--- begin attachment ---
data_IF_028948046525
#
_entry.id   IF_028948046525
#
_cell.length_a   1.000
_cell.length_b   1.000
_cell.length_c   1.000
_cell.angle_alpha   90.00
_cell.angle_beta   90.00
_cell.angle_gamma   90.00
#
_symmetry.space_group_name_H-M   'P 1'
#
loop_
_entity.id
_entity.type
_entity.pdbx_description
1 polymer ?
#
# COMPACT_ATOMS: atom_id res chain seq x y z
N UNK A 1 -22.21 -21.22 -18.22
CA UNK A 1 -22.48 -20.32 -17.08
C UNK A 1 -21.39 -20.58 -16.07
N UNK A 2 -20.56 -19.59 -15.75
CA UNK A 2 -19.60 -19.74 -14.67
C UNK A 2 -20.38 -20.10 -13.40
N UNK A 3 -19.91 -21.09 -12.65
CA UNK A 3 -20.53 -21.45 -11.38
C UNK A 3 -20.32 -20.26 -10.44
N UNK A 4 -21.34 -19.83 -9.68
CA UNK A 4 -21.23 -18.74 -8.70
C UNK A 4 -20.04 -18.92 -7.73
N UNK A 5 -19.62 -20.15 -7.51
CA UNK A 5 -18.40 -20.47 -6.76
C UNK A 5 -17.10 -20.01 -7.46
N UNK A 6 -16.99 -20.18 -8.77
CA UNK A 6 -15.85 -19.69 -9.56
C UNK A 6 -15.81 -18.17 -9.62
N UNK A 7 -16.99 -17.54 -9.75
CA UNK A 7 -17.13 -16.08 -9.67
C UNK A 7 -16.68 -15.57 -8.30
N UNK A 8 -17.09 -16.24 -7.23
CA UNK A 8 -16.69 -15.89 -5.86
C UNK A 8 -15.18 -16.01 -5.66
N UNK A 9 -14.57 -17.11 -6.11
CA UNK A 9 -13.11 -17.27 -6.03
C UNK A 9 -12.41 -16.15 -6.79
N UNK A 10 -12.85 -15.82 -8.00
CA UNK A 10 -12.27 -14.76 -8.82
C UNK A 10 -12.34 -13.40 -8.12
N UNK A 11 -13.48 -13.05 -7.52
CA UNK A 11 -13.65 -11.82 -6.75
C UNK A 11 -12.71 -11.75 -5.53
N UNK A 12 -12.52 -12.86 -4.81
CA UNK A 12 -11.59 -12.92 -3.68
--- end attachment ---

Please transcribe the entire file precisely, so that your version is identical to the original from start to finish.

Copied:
data_IF_028948046525
#
_entry.id   IF_028948046525
#
_cell.length_a   1.000
_cell.length_b   1.000
_cell.length_c   1.000
_cell.angle_alpha   90.00
_cell.angle_beta   90.00
_cell.angle_gamma   90.00
#
_symmetry.space_group_name_H-M   'P 1'
#
loop_
_entity.id
_entity.type
_entity.pdbx_description
1 polymer ?
#
# COMPACT_ATOMS: atom_id res chain seq x y z
N UNK A 1 -22.21 -21.22 -18.22
CA UNK A 1 -22.48 -20.32 -17.08
C UNK A 1 -21.39 -20.58 -16.07
N UNK A 2 -20.56 -19.59 -15.75
CA UNK A 2 -19.60 -19.74 -14.67
C UNK A 2 -20.38 -20.10 -13.40
N UNK A 3 -19.91 -21.09 -12.65
CA UNK A 3 -20.53 -21.45 -11.38
C UNK A 3 -20.32 -20.26 -10.44
N UNK A 4 -21.34 -19.83 -9.68
CA UNK A 4 -21.23 -18.74 -8.70
C UNK A 4 -20.04 -18.92 -7.73
N UNK A 5 -19.62 -20.15 -7.51
CA UNK A 5 -18.40 -20.47 -6.76
C UNK A 5 -17.10 -20.01 -7.46
N UNK A 6 -16.99 -20.18 -8.77
CA UNK A 6 -15.85 -19.69 -9.56
C UNK A 6 -15.81 -18.17 -9.62
N UNK A 7 -16.99 -17.54 -9.75
CA UNK A 7 -17.13 -16.08 -9.67
C UNK A 7 -16.68 -15.57 -8.30
N UNK A 8 -17.09 -16.24 -7.23
CA UNK A 8 -16.69 -15.89 -5.86
C UNK A 8 -15.18 -16.01 -5.66
N UNK A 9 -14.57 -17.11 -6.11
CA UNK A 9 -13.11 -17.27 -6.03
C UNK A 9 -12.41 -16.15 -6.79
N UNK A 10 -12.85 -15.82 -8.00
CA UNK A 10 -12.27 -14.76 -8.82
C UNK A 10 -12.34 -13.40 -8.12
N UNK A 11 -13.48 -13.05 -7.52
CA UNK A 11 -13.65 -11.82 -6.75
C UNK A 11 -12.71 -11.75 -5.53
N UNK A 12 -12.52 -12.86 -4.81
CA UNK A 12 -11.59 -12.92 -3.68